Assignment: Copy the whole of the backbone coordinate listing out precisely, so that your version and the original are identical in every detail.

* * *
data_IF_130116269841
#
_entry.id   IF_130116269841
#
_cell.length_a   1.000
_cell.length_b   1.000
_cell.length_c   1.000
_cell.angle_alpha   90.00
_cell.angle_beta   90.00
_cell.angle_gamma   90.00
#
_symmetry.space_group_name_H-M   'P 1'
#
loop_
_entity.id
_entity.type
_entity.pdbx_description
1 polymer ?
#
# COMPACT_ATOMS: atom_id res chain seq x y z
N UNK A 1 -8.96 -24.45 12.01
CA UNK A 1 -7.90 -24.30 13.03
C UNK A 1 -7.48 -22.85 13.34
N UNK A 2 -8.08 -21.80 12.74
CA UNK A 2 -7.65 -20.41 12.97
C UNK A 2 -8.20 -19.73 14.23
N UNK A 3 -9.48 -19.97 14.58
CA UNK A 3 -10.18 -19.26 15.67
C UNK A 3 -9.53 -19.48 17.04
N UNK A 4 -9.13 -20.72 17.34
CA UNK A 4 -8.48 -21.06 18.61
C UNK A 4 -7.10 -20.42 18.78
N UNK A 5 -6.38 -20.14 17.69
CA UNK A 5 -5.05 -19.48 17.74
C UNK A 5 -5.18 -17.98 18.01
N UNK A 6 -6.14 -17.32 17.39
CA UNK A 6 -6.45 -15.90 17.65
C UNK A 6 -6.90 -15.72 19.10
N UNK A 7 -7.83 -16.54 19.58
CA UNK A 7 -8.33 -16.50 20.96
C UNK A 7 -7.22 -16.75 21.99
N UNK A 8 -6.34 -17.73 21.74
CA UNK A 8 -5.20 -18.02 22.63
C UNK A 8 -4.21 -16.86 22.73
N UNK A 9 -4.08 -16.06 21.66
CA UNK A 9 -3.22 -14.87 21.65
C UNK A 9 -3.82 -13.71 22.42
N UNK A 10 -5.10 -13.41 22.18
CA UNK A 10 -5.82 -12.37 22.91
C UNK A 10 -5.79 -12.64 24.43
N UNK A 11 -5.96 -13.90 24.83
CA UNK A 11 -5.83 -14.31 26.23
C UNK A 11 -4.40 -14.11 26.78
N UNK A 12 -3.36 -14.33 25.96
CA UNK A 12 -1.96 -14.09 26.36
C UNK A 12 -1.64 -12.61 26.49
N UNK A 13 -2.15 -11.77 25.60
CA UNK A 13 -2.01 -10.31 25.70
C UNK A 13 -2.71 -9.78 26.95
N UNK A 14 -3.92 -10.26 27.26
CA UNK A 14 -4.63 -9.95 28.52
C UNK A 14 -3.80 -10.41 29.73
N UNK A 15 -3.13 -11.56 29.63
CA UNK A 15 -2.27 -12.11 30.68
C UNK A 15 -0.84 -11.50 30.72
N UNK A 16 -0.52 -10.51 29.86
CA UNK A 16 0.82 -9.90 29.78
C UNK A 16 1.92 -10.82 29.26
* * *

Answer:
data_IF_130116269841
#
_entry.id   IF_130116269841
#
_cell.length_a   1.000
_cell.length_b   1.000
_cell.length_c   1.000
_cell.angle_alpha   90.00
_cell.angle_beta   90.00
_cell.angle_gamma   90.00
#
_symmetry.space_group_name_H-M   'P 1'
#
loop_
_entity.id
_entity.type
_entity.pdbx_description
1 polymer ?
#
# COMPACT_ATOMS: atom_id res chain seq x y z
N UNK A 1 -8.96 -24.45 12.01
CA UNK A 1 -7.90 -24.30 13.03
C UNK A 1 -7.48 -22.85 13.34
N UNK A 2 -8.08 -21.80 12.74
CA UNK A 2 -7.65 -20.41 12.97
C UNK A 2 -8.20 -19.73 14.23
N UNK A 3 -9.48 -19.97 14.58
CA UNK A 3 -10.18 -19.26 15.67
C UNK A 3 -9.53 -19.48 17.04
N UNK A 4 -9.13 -20.72 17.34
CA UNK A 4 -8.48 -21.06 18.61
C UNK A 4 -7.10 -20.42 18.78
N UNK A 5 -6.38 -20.14 17.69
CA UNK A 5 -5.05 -19.48 17.74
C UNK A 5 -5.18 -17.98 18.01
N UNK A 6 -6.14 -17.32 17.39
CA UNK A 6 -6.45 -15.90 17.65
C UNK A 6 -6.90 -15.72 19.10
N UNK A 7 -7.83 -16.54 19.58
CA UNK A 7 -8.33 -16.50 20.96
C UNK A 7 -7.22 -16.75 21.99
N UNK A 8 -6.34 -17.73 21.74
CA UNK A 8 -5.20 -18.02 22.63
C UNK A 8 -4.21 -16.86 22.73
N UNK A 9 -4.08 -16.06 21.66
CA UNK A 9 -3.22 -14.87 21.65
C UNK A 9 -3.82 -13.71 22.42
N UNK A 10 -5.10 -13.41 22.18
CA UNK A 10 -5.82 -12.37 22.91
C UNK A 10 -5.79 -12.64 24.43
N UNK A 11 -5.96 -13.90 24.83
CA UNK A 11 -5.83 -14.31 26.23
C UNK A 11 -4.40 -14.11 26.78
N UNK A 12 -3.36 -14.33 25.96
CA UNK A 12 -1.96 -14.09 26.36
C UNK A 12 -1.64 -12.61 26.49
N UNK A 13 -2.15 -11.77 25.60
CA UNK A 13 -2.01 -10.31 25.70
C UNK A 13 -2.71 -9.78 26.95
N UNK A 14 -3.92 -10.26 27.26
CA UNK A 14 -4.63 -9.95 28.52
C UNK A 14 -3.80 -10.41 29.73
N UNK A 15 -3.13 -11.56 29.63
CA UNK A 15 -2.27 -12.11 30.68
C UNK A 15 -0.84 -11.50 30.72
N UNK A 16 -0.52 -10.51 29.86
CA UNK A 16 0.82 -9.90 29.78
C UNK A 16 1.92 -10.82 29.26